How can federal government help Ontario retirees?
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Apr 24, 2014  |  Vote 0    0

How can federal government help Ontario retirees?

All Work and No Play: Ontario’s Retirement Crisis — A Metroland Special Series


The Ontario government has embarked on a Seniors Strategy informed by a 198-page report, Living Longer, Living Well, by Dr. Samir Sinha, director of geriatrics at Mount Sinai and University Health Network hospitals.

Sinha presented the report in December 2012 to Health Minister Deb Matthews and then-minister for seniors Linda Jeffrey.

Its key recommendations include:

• Need for government to further enhance the development and availability of non-profit, safe, dignified transportation systems for older Ontarians;

• Promote healthy aging and active living and better communicate about services available in communities;

• Maintain current and future commitments to financially support low- and moderate-income older Ontarians;

• Ensure all Ontarians who want a primary doctor have one;

• Improve funding for house calls;

• Develop an income-based system for home care;

• Encourage development of more Assisted Living and Supportive Housing as alternative to Long-Term Care Homes;

• Long-term care (LTC): Increase short-term and convalescent care; enable LTC homes to provide higher levels of care to people with complex care needs; explore ability of LTC homes to serve as community hubs to provide services, including home care;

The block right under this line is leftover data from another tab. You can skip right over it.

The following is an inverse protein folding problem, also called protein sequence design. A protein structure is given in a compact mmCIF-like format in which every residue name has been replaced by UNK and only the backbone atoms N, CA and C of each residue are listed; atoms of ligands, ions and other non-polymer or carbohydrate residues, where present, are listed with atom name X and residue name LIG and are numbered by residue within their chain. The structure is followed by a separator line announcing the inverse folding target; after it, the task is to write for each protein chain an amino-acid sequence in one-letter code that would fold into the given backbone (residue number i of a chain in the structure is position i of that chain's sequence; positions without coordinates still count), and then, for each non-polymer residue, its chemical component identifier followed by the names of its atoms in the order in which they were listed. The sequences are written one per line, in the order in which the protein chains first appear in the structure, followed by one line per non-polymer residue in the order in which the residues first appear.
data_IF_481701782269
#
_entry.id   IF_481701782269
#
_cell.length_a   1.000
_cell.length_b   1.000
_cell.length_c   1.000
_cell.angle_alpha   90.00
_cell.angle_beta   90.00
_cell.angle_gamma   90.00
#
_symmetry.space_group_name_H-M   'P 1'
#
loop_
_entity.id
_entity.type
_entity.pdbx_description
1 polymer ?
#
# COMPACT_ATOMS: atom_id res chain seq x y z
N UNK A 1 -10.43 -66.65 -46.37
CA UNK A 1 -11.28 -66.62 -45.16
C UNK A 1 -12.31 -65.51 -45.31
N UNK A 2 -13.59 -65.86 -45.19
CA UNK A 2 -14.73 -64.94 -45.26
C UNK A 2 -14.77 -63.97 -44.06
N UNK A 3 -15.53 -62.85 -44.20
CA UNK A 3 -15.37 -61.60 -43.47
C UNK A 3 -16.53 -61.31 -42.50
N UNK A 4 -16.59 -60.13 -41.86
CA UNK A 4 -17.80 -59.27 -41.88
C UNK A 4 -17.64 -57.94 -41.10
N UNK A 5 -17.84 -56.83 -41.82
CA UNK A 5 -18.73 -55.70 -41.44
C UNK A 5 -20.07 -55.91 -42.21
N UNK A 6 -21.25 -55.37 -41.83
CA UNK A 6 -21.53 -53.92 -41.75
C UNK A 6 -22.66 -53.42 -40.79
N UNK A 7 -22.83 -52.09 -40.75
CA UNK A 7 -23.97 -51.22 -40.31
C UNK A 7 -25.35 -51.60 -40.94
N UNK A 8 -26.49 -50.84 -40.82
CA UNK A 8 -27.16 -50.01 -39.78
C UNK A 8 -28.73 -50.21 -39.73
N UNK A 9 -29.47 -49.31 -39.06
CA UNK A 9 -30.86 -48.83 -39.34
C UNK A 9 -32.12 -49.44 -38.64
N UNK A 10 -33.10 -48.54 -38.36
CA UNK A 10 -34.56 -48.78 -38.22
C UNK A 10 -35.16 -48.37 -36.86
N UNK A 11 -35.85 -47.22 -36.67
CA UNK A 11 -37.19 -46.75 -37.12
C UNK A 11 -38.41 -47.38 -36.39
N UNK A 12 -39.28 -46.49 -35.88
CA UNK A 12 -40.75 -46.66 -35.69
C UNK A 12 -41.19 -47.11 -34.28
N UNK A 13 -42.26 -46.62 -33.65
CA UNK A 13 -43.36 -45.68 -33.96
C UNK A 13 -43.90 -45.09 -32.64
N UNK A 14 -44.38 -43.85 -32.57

• Ministry of Health continue its work of reforming the Ontario Drug Benefit to more directly link benefits to income rather than age and consider expanding care for all Ontarians

Mississauga News

ONTARIO — Ontarians spend approximately $1,700 a month for a basic room in a long-term care (LTC) home. An Ontario retirement home residence room costs nearly double that monthly.

How could the federal government help Baby Boomers and Generation X financially plan?

The Institute for Research on Public Policy released a report in 2012 that concluded that an universal public insurance financing scheme is the best option, compared with private savings and private insurance.

The report highlights two ways the government can help. One is to create a medical savings account, similar to an RRSP with tax exemptions specifically to cover future LTC services. The other option is a reverse mortgage, which report authors suggest may not be the best option for Canada since few seniors have houses sufficient in value to cover the cost of formal care services they will need.

CARP has long advocated for “aging at home,” which it said includes a better long-term strategy that takes into consideration the whole person, including their financial needs.

CARP cites Germany as a “good test case” for alternate ways of funding and providing LTC. Germany’s population is older than Canada’s: more than 20 per cent are 65 or older; five per cent are older than 80.

Germany, like Japan, Korea, the Netherlands and Luxembourg, provides universal coverage for LTC, which operates much like the Canada Pension.

Participation is mandatory. Individuals and employers pay equal contributions. Unemployment insurance covers contributions for the unemployed.

Since 2008, total contributions for the first 44,550 Euros of annual income are 1.95 per cent, split equally between employer and employee.

Since LTC insurance is meant to provide a baseline of care, German citizens are free to purchase supplementary private LTC coverage, which more than 1.58 million Germans did as of 2009.

Every month, recipients choose between cash, intended for people who require lighter care or home care services, and in-kind benefits intended for people who require more intense care in nursing homes.

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